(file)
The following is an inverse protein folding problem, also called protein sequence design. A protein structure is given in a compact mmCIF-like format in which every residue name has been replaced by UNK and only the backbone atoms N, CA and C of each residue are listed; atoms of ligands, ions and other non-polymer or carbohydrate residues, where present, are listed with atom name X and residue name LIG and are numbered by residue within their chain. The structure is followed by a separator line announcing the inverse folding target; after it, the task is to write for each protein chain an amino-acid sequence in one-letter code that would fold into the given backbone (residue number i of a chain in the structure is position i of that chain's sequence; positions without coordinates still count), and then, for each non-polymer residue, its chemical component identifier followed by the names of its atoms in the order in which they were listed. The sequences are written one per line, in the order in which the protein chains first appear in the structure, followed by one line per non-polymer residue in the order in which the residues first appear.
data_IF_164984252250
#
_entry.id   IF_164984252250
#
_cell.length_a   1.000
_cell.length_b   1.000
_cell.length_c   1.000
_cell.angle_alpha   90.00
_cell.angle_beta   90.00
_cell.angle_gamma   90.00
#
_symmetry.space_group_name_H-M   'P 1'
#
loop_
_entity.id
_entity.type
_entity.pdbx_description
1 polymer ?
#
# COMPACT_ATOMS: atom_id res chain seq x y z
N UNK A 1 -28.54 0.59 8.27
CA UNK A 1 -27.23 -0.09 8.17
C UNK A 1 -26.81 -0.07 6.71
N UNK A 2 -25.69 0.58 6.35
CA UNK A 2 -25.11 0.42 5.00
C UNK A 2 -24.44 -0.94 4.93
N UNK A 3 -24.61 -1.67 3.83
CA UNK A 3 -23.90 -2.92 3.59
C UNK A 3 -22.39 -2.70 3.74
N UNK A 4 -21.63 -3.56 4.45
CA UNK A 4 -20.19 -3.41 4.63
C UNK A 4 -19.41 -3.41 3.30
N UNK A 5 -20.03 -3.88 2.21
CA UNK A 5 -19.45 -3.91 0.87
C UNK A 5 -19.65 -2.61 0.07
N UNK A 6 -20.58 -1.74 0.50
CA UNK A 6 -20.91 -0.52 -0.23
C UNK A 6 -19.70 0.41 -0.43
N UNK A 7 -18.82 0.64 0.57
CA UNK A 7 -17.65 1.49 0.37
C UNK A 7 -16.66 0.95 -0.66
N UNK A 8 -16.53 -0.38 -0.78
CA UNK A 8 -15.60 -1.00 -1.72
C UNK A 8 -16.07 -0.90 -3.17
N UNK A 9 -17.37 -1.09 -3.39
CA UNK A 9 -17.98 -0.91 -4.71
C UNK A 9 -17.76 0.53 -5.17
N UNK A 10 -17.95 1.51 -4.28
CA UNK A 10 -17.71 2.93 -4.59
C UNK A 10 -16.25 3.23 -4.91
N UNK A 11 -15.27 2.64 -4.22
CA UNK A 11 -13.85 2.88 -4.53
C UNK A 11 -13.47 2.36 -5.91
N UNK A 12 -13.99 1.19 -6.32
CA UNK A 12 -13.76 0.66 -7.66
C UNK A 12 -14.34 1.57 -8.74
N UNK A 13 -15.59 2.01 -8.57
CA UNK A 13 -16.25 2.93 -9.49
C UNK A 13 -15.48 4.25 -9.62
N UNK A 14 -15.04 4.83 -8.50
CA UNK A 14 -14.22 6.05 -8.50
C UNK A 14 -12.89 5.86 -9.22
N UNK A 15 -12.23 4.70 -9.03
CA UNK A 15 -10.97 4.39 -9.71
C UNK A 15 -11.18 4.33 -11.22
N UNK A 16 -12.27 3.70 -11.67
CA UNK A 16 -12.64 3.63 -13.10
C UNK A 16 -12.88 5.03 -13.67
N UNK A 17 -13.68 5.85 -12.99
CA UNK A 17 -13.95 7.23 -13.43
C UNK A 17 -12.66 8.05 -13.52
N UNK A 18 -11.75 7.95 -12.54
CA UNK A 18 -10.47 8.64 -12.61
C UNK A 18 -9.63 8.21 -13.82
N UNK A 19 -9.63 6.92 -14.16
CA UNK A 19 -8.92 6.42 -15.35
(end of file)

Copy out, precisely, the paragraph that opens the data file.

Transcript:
The following is an inverse protein folding problem, also called protein sequence design. A protein structure is given in a compact mmCIF-like format in which every residue name has been replaced by UNK and only the backbone atoms N, CA and C of each residue are listed; atoms of ligands, ions and other non-polymer or carbohydrate residues, where present, are listed with atom name X and residue name LIG and are numbered by residue within their chain. The structure is followed by a separator line announcing the inverse folding target; after it, the task is to write for each protein chain an amino-acid sequence in one-letter code that would fold into the given backbone (residue number i of a chain in the structure is position i of that chain's sequence; positions without coordinates still count), and then, for each non-polymer residue, its chemical component identifier followed by the names of its atoms in the order in which they were listed. The sequences are written one per line, in the order in which the protein chains first appear in the structure, followed by one line per non-polymer residue in the order in which the residues first appear.